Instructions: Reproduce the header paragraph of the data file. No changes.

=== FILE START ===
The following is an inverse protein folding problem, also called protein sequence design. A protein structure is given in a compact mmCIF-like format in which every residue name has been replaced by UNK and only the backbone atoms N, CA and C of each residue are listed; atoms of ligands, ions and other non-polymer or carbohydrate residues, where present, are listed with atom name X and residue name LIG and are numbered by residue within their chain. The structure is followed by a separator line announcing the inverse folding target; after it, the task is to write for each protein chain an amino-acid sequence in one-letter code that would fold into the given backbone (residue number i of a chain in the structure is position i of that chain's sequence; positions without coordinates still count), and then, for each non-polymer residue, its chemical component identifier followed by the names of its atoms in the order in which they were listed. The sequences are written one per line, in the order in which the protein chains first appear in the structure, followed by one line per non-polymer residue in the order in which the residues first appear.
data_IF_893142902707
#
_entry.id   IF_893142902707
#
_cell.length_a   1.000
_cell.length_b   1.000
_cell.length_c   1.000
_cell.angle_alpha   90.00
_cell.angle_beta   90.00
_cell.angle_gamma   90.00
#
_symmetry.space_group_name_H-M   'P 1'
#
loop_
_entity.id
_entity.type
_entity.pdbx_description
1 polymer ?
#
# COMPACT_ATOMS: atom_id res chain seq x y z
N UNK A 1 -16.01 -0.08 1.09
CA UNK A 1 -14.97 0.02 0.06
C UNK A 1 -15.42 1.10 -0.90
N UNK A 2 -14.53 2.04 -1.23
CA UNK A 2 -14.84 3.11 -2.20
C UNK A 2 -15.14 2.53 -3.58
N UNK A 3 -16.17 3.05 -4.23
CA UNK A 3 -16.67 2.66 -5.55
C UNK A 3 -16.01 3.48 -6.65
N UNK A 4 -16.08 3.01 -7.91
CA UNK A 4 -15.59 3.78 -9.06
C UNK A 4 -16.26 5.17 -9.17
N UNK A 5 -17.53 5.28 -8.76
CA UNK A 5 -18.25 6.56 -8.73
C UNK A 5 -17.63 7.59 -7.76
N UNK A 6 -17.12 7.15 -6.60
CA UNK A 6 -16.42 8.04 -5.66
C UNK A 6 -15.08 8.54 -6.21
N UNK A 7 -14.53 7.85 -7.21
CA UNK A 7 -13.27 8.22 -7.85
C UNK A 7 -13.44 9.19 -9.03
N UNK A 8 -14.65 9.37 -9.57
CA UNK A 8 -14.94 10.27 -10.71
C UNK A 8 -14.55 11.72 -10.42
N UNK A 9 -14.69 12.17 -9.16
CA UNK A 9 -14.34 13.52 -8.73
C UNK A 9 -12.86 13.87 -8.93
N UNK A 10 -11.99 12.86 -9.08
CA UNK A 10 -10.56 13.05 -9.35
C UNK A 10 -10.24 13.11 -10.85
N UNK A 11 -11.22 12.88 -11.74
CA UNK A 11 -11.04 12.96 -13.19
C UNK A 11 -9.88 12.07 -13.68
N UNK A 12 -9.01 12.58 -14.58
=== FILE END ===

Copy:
The following is an inverse protein folding problem, also called protein sequence design. A protein structure is given in a compact mmCIF-like format in which every residue name has been replaced by UNK and only the backbone atoms N, CA and C of each residue are listed; atoms of ligands, ions and other non-polymer or carbohydrate residues, where present, are listed with atom name X and residue name LIG and are numbered by residue within their chain. The structure is followed by a separator line announcing the inverse folding target; after it, the task is to write for each protein chain an amino-acid sequence in one-letter code that would fold into the given backbone (residue number i of a chain in the structure is position i of that chain's sequence; positions without coordinates still count), and then, for each non-polymer residue, its chemical component identifier followed by the names of its atoms in the order in which they were listed. The sequences are written one per line, in the order in which the protein chains first appear in the structure, followed by one line per non-polymer residue in the order in which the residues first appear.